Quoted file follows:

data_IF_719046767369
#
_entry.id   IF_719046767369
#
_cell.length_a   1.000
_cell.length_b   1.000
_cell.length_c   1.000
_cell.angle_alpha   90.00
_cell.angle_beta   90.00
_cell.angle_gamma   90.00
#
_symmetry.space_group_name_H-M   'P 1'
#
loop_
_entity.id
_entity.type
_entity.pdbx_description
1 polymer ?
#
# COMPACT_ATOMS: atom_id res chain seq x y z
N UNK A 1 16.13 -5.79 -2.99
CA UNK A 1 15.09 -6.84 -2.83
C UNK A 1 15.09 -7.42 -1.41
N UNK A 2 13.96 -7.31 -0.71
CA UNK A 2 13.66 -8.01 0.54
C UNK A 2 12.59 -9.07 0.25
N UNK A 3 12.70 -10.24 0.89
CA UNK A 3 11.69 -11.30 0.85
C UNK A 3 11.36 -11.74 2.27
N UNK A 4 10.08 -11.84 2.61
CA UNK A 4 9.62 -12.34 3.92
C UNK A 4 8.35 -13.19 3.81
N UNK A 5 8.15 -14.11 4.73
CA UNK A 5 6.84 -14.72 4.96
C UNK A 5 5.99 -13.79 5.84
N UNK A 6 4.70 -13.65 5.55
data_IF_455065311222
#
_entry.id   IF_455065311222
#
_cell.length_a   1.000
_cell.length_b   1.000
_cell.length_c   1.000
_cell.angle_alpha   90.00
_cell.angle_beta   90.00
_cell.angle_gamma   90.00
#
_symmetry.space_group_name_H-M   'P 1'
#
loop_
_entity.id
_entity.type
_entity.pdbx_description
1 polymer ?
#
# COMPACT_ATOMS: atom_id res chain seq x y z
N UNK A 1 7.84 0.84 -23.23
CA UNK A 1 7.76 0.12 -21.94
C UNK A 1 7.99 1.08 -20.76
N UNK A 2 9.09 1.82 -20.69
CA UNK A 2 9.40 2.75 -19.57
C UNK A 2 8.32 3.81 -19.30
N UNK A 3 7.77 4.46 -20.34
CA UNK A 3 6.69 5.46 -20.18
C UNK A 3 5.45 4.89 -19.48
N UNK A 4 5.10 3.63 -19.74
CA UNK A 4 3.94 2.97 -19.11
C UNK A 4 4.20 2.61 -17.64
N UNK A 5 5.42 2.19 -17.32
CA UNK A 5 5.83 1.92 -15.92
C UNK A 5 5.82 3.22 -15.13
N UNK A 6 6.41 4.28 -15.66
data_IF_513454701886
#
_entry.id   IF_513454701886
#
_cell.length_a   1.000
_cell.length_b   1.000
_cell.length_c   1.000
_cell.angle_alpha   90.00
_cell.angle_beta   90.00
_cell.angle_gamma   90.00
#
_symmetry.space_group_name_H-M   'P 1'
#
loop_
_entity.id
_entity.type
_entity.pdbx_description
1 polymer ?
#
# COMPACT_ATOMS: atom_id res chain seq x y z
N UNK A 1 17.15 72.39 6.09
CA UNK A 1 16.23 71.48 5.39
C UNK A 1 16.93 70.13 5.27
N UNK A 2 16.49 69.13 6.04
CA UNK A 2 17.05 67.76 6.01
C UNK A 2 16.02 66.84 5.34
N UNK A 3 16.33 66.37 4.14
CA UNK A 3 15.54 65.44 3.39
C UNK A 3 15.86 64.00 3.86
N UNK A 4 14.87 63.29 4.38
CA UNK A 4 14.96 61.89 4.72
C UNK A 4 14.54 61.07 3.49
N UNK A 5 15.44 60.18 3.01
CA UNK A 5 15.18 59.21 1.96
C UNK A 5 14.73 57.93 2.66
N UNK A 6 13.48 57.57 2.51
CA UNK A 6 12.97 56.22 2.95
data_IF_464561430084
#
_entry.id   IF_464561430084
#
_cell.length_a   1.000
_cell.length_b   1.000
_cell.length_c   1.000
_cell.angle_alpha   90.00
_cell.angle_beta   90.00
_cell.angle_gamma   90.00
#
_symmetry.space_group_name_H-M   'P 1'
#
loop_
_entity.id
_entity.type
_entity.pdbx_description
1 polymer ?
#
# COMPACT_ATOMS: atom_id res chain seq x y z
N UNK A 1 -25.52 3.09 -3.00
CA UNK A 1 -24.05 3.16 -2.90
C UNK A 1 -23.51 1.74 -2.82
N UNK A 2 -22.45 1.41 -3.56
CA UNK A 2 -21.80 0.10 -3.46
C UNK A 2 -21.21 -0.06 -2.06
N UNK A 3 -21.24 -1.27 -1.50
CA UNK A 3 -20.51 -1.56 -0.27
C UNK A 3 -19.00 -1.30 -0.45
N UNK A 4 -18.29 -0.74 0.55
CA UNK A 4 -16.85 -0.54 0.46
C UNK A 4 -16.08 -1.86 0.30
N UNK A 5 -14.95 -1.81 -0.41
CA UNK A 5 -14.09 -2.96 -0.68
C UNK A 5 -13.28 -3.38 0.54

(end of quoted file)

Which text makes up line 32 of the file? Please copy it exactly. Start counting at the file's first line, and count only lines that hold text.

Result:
C UNK A 4 8.35 -13.19 3.81